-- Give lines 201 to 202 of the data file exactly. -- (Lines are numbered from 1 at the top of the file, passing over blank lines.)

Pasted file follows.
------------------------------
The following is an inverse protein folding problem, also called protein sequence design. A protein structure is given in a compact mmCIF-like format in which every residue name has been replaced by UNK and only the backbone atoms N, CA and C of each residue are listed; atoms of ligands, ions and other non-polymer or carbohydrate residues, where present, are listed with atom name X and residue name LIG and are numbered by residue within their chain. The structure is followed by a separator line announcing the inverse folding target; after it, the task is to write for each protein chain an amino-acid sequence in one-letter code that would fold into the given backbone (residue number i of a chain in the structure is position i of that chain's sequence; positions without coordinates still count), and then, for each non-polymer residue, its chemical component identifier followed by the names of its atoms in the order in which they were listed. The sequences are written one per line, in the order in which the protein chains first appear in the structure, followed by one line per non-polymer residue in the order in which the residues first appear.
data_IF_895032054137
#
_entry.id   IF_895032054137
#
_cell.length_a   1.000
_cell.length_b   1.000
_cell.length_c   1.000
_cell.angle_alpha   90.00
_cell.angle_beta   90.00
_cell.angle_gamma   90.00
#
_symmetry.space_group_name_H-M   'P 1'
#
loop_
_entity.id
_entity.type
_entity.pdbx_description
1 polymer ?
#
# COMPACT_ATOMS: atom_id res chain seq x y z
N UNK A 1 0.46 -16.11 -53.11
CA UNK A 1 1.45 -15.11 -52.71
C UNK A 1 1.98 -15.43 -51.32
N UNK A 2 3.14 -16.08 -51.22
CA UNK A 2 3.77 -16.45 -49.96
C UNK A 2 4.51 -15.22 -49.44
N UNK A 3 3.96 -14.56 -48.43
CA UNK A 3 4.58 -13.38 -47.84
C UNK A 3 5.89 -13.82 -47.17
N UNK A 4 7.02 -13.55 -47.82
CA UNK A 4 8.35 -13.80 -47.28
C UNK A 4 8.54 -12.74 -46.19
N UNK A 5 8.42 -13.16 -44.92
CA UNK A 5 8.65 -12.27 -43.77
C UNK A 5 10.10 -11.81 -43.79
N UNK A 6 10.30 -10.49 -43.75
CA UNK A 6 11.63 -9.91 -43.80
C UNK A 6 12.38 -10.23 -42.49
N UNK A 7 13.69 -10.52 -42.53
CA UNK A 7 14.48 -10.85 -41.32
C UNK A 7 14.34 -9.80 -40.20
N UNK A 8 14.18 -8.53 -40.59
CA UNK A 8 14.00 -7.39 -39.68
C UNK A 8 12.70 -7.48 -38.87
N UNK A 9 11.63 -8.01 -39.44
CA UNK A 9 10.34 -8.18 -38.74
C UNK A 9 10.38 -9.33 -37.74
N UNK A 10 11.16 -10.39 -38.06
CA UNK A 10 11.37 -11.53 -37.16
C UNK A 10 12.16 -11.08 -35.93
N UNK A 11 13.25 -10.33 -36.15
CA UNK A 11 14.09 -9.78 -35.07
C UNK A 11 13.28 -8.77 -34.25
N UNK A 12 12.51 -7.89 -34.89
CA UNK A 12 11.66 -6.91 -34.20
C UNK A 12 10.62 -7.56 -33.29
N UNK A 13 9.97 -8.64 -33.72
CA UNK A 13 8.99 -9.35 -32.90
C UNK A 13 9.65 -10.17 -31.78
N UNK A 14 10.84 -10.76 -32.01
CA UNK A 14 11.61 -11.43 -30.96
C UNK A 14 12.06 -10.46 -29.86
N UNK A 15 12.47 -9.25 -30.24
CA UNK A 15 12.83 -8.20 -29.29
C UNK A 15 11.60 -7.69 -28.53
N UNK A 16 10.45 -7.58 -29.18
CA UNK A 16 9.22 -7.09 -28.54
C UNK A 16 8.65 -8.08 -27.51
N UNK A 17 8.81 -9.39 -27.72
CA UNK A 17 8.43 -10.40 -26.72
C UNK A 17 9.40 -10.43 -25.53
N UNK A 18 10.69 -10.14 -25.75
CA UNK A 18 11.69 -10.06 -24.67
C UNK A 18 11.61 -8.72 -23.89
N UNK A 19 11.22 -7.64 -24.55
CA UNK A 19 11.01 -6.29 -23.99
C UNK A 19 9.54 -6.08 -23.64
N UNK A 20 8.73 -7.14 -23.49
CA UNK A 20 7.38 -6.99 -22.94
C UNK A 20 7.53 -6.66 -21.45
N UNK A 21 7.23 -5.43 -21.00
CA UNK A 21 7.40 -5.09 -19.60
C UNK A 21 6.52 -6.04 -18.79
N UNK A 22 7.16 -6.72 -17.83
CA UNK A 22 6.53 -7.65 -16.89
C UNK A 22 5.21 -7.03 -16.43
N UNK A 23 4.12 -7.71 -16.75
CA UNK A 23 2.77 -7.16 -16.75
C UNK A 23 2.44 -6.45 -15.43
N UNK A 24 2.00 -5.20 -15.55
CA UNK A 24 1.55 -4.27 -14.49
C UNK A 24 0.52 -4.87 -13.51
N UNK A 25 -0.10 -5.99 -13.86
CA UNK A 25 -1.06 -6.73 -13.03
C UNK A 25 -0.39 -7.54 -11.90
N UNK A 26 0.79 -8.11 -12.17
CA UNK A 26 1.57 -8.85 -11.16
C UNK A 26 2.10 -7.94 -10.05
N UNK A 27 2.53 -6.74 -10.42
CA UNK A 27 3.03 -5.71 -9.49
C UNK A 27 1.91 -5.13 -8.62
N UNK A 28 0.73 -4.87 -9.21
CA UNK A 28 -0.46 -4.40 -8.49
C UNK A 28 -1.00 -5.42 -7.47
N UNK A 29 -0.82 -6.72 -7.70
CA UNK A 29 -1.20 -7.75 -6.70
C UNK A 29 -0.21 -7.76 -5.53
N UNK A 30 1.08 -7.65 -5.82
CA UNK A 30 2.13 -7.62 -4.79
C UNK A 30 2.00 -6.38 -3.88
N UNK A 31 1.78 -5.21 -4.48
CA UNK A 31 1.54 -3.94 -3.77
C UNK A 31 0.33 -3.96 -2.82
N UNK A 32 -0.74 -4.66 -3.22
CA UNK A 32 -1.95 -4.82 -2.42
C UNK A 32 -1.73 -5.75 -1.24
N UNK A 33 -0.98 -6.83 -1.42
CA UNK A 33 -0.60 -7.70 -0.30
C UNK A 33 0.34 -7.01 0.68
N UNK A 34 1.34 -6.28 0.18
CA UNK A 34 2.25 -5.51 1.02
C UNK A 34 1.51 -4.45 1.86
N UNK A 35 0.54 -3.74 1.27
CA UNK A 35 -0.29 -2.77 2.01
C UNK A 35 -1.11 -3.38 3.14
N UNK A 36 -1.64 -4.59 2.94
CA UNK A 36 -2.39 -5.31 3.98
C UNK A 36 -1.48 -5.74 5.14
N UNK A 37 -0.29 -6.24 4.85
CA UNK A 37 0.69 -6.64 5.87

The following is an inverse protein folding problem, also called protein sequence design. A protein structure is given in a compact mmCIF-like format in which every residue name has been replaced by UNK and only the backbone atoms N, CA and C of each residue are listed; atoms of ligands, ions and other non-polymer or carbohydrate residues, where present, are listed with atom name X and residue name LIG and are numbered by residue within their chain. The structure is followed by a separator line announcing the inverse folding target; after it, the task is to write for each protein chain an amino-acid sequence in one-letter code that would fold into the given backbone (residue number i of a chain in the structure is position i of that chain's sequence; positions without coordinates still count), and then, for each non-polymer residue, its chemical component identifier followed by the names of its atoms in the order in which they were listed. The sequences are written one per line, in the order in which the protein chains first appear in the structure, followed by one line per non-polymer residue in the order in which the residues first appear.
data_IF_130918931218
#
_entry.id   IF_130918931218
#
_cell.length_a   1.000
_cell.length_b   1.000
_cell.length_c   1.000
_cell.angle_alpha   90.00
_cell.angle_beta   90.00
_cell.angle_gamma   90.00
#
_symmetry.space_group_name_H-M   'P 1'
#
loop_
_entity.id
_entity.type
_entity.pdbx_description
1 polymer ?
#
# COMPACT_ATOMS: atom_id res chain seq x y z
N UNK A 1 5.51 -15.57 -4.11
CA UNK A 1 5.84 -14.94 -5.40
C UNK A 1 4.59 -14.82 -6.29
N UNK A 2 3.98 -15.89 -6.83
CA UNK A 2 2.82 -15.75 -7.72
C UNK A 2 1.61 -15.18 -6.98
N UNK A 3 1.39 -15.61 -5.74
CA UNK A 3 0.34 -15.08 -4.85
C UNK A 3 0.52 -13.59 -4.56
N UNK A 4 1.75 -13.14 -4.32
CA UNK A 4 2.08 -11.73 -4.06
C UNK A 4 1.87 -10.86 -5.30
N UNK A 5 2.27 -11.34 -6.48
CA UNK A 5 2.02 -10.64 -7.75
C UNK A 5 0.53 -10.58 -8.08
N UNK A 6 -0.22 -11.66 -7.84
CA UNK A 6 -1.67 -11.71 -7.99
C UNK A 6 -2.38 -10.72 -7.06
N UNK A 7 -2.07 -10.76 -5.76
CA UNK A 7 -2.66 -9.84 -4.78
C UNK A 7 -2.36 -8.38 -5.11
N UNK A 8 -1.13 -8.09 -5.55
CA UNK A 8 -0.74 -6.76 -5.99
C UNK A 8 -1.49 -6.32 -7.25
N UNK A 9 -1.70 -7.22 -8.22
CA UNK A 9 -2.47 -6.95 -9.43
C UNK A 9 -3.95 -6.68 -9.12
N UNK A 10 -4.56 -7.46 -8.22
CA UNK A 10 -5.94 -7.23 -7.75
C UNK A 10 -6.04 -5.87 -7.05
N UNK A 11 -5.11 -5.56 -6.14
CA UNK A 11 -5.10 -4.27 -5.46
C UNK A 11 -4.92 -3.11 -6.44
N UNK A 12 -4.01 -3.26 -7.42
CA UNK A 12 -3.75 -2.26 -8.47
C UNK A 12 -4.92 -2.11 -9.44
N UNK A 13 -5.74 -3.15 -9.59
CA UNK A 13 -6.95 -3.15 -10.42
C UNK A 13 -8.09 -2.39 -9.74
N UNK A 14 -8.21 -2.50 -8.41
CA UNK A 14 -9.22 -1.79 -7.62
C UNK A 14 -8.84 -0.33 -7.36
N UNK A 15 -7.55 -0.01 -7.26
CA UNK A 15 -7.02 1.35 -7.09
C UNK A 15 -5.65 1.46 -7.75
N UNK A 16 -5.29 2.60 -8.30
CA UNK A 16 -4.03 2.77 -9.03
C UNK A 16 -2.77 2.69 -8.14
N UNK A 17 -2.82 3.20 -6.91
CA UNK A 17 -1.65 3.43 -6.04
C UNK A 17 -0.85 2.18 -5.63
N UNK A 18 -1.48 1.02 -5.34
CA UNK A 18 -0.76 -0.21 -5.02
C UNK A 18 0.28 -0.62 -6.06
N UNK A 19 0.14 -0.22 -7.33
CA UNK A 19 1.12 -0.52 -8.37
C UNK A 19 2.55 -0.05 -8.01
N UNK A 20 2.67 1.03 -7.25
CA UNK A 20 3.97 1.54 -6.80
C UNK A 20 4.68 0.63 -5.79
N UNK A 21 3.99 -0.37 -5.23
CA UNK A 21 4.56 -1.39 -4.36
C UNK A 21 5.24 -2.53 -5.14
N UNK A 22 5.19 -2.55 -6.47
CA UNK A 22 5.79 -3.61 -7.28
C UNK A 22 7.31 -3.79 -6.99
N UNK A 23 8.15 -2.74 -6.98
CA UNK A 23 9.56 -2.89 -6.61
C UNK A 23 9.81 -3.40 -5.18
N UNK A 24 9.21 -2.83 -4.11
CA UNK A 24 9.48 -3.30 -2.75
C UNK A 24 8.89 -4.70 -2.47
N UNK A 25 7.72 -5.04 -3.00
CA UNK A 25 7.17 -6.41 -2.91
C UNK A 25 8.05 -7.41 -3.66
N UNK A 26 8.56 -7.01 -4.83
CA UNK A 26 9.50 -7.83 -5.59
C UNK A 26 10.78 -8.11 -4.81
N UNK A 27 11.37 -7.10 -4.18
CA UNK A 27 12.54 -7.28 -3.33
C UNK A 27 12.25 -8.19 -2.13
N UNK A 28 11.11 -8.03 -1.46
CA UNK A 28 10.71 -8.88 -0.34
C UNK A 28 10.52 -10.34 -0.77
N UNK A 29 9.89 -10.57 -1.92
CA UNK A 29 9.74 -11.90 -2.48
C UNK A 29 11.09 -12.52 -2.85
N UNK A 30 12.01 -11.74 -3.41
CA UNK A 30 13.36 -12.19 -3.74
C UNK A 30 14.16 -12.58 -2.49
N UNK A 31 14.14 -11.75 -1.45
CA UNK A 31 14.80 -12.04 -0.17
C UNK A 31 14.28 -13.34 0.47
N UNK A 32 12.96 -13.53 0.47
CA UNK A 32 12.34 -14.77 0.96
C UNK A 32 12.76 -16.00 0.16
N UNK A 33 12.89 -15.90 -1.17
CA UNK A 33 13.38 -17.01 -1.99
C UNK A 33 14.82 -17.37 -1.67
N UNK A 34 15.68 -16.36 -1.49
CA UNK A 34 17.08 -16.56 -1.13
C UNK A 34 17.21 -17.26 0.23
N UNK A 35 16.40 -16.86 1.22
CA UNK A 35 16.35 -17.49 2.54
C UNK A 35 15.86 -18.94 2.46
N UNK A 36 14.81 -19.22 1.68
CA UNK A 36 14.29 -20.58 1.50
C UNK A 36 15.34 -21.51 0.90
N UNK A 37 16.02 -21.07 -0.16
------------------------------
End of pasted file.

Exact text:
N UNK A 17 -2.82 3.20 -6.91
CA UNK A 17 -1.65 3.43 -6.04